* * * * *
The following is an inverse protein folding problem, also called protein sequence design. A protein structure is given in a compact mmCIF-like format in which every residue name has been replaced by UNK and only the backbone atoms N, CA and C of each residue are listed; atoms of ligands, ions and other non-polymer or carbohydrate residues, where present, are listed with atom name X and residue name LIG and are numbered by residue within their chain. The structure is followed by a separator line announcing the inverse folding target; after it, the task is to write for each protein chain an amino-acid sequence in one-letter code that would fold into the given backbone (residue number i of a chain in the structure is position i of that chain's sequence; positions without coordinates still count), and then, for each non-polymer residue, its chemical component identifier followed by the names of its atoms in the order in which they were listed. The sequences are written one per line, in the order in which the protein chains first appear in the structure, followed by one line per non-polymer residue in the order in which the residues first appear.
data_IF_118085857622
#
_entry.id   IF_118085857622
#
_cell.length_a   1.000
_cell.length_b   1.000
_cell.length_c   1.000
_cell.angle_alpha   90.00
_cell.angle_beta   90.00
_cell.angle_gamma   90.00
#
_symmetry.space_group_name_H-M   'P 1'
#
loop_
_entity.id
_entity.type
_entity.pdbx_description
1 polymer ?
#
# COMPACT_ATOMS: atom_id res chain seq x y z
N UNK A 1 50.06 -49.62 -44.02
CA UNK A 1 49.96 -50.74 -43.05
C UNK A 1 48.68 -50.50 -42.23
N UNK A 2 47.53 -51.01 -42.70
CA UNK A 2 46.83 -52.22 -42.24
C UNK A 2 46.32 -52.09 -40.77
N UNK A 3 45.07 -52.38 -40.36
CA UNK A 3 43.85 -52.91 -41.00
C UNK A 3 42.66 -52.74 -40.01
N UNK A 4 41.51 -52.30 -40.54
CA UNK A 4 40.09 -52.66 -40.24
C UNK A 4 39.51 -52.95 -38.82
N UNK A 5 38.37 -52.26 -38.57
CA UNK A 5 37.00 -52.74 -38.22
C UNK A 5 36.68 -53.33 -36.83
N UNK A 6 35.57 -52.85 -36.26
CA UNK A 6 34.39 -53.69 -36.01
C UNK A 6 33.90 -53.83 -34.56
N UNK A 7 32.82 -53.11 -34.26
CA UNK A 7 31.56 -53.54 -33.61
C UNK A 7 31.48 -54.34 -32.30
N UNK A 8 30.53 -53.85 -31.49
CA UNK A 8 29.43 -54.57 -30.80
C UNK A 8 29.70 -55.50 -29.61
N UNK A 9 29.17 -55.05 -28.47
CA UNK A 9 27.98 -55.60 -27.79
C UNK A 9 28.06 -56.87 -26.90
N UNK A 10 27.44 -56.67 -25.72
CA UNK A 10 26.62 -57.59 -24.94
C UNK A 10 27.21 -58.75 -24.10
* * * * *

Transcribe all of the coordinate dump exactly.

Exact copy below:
The following is an inverse protein folding problem, also called protein sequence design. A protein structure is given in a compact mmCIF-like format in which every residue name has been replaced by UNK and only the backbone atoms N, CA and C of each residue are listed; atoms of ligands, ions and other non-polymer or carbohydrate residues, where present, are listed with atom name X and residue name LIG and are numbered by residue within their chain. The structure is followed by a separator line announcing the inverse folding target; after it, the task is to write for each protein chain an amino-acid sequence in one-letter code that would fold into the given backbone (residue number i of a chain in the structure is position i of that chain's sequence; positions without coordinates still count), and then, for each non-polymer residue, its chemical component identifier followed by the names of its atoms in the order in which they were listed. The sequences are written one per line, in the order in which the protein chains first appear in the structure, followed by one line per non-polymer residue in the order in which the residues first appear.
data_IF_118085857622
#
_entry.id   IF_118085857622
#
_cell.length_a   1.000
_cell.length_b   1.000
_cell.length_c   1.000
_cell.angle_alpha   90.00
_cell.angle_beta   90.00
_cell.angle_gamma   90.00
#
_symmetry.space_group_name_H-M   'P 1'
#
loop_
_entity.id
_entity.type
_entity.pdbx_description
1 polymer ?
#
# COMPACT_ATOMS: atom_id res chain seq x y z
N UNK A 1 50.06 -49.62 -44.02
CA UNK A 1 49.96 -50.74 -43.05
C UNK A 1 48.68 -50.50 -42.23
N UNK A 2 47.53 -51.01 -42.70
CA UNK A 2 46.83 -52.22 -42.24
C UNK A 2 46.32 -52.09 -40.77
N UNK A 3 45.07 -52.38 -40.36
CA UNK A 3 43.85 -52.91 -41.00
C UNK A 3 42.66 -52.74 -40.01
N UNK A 4 41.51 -52.30 -40.54
CA UNK A 4 40.09 -52.66 -40.24
C UNK A 4 39.51 -52.95 -38.82
N UNK A 5 38.37 -52.26 -38.57
CA UNK A 5 37.00 -52.74 -38.22
C UNK A 5 36.68 -53.33 -36.83
N UNK A 6 35.57 -52.85 -36.26
CA UNK A 6 34.39 -53.69 -36.01
C UNK A 6 33.90 -53.83 -34.56
N UNK A 7 32.82 -53.11 -34.26
CA UNK A 7 31.56 -53.54 -33.61
C UNK A 7 31.48 -54.34 -32.30
N UNK A 8 30.53 -53.85 -31.49
CA UNK A 8 29.43 -54.57 -30.80
C UNK A 8 29.70 -55.50 -29.61
N UNK A 9 29.17 -55.05 -28.47
CA UNK A 9 27.98 -55.60 -27.79
C UNK A 9 28.06 -56.87 -26.90
N UNK A 10 27.44 -56.67 -25.72
CA UNK A 10 26.62 -57.59 -24.94
C UNK A 10 27.21 -58.75 -24.10